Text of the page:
05/25/00 12:39 PM
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> I thought his name was Telaphone.

Yes, his family was from Alabama. Surely you've heard of the famous Mobile phones?


Re: Memory of words #2545
05/25/00 01:55 PM
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>Yes, his family was from Alabama. Surely you've heard of the famous Mobile phones?<
Ohmigawd, Rubrick!
You deserve at least the Alexander Graham Bell Award for
that one! Oh, my laughter is ringing!




Re: Memory of words #2546
05/25/00 06:43 PM
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'Brick -

There's a graoner, if ever was! Does the wordsmith permit such agonising puns?



Hey! I can speak markup!



Re: Memory of words #2547
06/09/00 04:34 AM
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I always had problems with any word with both m's and n's. For years I went around referring to crinimals and I still have nightmares about those things with fronds that live on rocks on the bottom of the sea, and about wind-speed measuring devices.

Bingley


Bingley
Re: Memory of words #2548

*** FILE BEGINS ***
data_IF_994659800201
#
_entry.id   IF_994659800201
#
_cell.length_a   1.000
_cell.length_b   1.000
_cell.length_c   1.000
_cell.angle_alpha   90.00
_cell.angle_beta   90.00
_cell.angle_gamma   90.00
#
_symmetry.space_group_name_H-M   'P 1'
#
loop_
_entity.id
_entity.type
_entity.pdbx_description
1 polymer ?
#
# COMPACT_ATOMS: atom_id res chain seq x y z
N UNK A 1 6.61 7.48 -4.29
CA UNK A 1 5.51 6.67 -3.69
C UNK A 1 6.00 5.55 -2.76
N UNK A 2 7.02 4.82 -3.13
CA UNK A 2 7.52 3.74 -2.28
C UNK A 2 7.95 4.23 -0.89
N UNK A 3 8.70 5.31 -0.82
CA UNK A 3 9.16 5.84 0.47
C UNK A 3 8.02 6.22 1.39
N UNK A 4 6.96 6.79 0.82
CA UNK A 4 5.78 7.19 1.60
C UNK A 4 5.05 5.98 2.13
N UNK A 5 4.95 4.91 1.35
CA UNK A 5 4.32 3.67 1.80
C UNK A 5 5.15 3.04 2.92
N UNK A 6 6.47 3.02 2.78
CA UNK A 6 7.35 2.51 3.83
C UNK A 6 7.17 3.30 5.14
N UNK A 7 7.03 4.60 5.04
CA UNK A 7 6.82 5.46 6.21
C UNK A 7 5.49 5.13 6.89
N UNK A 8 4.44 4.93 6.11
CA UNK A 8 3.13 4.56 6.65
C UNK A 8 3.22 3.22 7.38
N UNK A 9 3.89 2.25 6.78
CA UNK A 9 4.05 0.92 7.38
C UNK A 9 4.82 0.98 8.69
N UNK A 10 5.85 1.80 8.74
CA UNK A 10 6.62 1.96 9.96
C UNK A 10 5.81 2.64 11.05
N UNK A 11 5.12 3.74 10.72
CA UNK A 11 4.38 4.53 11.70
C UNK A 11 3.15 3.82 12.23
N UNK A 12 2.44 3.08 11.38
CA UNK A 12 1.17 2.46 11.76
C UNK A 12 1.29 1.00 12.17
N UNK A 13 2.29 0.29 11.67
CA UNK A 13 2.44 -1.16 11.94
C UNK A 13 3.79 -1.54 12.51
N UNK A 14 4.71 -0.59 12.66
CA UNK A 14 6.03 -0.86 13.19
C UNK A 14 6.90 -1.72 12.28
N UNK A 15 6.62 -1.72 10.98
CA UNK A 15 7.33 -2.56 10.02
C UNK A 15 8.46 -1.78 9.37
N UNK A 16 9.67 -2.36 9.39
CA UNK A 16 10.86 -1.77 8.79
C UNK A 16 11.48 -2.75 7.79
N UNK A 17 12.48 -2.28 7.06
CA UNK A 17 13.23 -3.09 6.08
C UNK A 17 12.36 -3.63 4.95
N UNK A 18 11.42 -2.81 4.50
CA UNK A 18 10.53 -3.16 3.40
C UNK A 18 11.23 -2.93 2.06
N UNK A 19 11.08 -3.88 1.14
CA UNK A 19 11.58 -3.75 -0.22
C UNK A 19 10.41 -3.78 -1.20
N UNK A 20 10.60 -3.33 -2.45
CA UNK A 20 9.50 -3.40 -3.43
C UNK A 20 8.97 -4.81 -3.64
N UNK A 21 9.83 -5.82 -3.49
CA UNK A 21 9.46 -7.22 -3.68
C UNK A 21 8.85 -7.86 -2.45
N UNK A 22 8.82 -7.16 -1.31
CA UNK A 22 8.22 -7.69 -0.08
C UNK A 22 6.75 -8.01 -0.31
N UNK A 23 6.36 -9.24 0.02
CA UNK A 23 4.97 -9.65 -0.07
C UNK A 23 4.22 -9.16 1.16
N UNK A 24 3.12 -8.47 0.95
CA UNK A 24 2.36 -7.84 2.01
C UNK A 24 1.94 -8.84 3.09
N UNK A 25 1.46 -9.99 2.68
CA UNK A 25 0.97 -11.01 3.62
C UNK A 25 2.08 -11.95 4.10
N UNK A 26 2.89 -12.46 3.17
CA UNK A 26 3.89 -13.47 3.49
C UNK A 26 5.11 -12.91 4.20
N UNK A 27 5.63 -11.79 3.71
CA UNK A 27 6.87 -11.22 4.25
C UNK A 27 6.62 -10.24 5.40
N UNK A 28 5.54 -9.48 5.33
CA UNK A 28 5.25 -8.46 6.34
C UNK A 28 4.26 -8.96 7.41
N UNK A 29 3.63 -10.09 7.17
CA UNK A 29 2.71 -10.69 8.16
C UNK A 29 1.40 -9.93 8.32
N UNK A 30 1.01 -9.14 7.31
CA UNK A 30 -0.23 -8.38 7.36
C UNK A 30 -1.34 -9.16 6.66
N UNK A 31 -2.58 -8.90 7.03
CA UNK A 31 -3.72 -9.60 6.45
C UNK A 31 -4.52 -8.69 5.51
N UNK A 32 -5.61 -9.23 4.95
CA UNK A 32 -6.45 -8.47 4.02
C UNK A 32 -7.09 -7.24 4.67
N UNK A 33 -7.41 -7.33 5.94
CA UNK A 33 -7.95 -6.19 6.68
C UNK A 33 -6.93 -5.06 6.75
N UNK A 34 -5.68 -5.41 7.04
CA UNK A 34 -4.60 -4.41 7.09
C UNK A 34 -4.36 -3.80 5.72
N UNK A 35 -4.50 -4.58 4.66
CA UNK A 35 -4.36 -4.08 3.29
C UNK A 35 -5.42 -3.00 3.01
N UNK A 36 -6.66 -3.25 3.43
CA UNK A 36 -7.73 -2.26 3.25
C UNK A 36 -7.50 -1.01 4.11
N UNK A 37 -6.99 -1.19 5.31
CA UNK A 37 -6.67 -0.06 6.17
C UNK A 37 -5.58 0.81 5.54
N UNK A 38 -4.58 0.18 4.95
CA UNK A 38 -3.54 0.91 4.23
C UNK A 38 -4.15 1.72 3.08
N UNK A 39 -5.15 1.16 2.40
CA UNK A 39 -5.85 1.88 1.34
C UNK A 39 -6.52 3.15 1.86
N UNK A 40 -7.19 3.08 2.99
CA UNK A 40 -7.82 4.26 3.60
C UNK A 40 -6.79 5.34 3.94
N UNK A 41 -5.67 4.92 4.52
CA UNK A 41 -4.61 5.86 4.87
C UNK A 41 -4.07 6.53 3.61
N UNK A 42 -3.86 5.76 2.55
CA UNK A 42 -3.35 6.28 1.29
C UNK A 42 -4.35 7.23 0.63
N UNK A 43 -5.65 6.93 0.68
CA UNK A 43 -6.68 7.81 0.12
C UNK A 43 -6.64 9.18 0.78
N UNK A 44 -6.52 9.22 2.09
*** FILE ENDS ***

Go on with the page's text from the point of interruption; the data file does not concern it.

06/09/00 08:40 AM
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I too had a problem with the things at the bottom of the sea. It took me a long time to realised that anenomes did not rhyme with garden gnomes.

I still cannot pronounce colliery - I always want to say collierely.


Re: Memory of words #2549
06/09/00 09:04 AM
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How do you find corollary?

My heart always went out to the Canadian writer, Margaret Atwood I think her name is, who confessed in an interview that as a girl she'd always thought molesters were the people one called to exterminate subterranean mammals.

Bingley


Bingley
Re: Memory of words #2550
06/09/00 09:21 AM
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>How do you find corollary?

Not good! I just hope I never have a coronary!

In my maths class at university it was used a lot as you may expect. We had one lecturer with a very strong Glasgow accent and it took one of my friends until the end of the third term to discover that he had been saying "lemma" in his algebra lectures - she had been writing "lemon"!



Re: Memory of words #2551
06/09/00 01:43 PM
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I was nearly grown before I realized that, in the hymn,